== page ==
Within a month after the burning of the Library of Congress in the United States Capitol building, in September 1814 President Thomas Jefferson offered his personal library as a replacement. Jefferson spent 50 years accumulating 6,487 books, "putting by everything which related to America, and indeed whatever was rare and valuable in every science." His library was considered one of the finest in the United States.
Heavily indebted, Jefferson sought to use the proceeds of the sale of his library to satisfy his creditors. He anticipated controversy over the nature of his collection, which included books in foreign languages and volumes of philosophy, science, literature, and other topics not normally viewed as part of a legislative library. He wrote: "I do not know that it contains any branch of science which Congress would wish to exclude from their collection; there is, in fact, no subject to which a Member of Congress may not have occasion to refer."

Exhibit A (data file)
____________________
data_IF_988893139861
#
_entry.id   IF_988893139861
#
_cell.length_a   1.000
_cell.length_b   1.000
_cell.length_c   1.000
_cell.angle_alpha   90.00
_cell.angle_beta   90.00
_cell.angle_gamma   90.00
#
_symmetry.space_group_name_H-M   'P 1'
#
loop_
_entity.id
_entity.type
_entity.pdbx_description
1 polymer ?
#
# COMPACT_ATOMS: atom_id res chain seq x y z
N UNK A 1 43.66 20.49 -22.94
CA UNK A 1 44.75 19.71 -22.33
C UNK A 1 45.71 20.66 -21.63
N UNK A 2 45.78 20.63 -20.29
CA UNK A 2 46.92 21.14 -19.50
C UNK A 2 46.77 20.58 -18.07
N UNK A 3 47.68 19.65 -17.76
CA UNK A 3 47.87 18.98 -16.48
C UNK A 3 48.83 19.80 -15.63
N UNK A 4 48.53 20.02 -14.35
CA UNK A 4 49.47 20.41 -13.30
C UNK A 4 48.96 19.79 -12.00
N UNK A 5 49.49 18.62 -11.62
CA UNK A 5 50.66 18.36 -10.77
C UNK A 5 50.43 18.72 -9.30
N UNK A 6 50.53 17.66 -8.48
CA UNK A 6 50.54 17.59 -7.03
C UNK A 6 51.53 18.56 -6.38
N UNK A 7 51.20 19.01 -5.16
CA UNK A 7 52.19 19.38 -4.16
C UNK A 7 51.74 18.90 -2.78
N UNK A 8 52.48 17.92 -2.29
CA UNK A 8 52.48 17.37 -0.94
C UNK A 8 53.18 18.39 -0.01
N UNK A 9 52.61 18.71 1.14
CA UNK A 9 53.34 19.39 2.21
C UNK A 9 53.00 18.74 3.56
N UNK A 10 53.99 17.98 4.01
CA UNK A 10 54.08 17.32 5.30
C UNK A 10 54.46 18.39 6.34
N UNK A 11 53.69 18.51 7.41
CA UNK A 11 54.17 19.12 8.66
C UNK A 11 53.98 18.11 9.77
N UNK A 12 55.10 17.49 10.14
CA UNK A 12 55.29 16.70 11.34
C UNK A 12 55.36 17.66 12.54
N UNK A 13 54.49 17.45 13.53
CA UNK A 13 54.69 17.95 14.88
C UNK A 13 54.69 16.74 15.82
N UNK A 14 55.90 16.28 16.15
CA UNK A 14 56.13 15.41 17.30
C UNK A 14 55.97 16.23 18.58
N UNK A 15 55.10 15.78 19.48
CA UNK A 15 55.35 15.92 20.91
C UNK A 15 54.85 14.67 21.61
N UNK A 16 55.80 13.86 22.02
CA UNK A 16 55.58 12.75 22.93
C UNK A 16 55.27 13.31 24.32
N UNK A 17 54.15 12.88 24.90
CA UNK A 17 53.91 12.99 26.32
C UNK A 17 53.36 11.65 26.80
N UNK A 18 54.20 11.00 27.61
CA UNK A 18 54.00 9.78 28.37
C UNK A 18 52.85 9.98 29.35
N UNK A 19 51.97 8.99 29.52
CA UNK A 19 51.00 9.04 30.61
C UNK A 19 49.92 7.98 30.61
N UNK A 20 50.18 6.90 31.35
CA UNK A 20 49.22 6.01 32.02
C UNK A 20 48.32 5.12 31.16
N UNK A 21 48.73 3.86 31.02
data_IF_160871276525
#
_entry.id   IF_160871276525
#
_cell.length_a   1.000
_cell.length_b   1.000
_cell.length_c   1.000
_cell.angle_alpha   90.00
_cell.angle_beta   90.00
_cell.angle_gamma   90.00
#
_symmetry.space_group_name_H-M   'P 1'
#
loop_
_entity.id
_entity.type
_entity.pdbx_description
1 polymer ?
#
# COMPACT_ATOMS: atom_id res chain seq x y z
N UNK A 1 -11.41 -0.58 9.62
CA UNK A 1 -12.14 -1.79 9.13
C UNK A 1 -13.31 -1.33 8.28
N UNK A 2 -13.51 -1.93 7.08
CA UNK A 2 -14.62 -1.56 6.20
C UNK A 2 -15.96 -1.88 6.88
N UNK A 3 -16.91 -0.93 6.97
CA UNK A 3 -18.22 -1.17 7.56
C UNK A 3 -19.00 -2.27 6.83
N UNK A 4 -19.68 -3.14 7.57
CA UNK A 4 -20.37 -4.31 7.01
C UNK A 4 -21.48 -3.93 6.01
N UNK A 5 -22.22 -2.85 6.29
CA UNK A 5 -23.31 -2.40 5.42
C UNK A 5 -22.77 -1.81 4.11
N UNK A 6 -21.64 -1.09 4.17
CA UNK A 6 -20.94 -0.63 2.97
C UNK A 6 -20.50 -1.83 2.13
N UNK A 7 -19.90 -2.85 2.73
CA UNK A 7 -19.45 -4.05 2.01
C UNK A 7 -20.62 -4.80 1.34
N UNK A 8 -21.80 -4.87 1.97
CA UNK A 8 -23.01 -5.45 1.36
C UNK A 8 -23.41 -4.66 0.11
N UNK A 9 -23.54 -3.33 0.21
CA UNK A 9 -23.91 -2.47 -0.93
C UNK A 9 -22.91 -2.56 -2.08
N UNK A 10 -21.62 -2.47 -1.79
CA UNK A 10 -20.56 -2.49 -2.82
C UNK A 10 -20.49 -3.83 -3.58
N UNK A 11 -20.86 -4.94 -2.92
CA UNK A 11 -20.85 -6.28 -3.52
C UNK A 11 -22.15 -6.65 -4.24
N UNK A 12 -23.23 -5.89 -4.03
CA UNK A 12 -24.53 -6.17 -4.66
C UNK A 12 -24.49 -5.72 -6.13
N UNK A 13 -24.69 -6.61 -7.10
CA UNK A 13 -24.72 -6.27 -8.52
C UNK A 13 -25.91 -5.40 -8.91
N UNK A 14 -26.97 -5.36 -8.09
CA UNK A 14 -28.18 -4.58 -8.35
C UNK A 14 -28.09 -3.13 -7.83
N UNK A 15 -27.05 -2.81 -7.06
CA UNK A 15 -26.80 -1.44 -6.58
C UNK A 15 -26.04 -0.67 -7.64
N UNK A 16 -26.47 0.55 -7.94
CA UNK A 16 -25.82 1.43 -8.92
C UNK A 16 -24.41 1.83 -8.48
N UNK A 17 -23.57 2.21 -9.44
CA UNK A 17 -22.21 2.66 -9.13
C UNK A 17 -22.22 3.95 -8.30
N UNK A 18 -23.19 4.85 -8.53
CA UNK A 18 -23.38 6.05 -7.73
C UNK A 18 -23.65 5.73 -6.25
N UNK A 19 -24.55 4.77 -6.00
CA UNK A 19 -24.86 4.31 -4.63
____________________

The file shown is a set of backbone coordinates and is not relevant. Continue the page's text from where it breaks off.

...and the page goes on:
In January 1815 Congress appropriated $23,950 for Thomas Jefferson's library. The purchase price was estimated to be half of the value that the books would have realized at auction.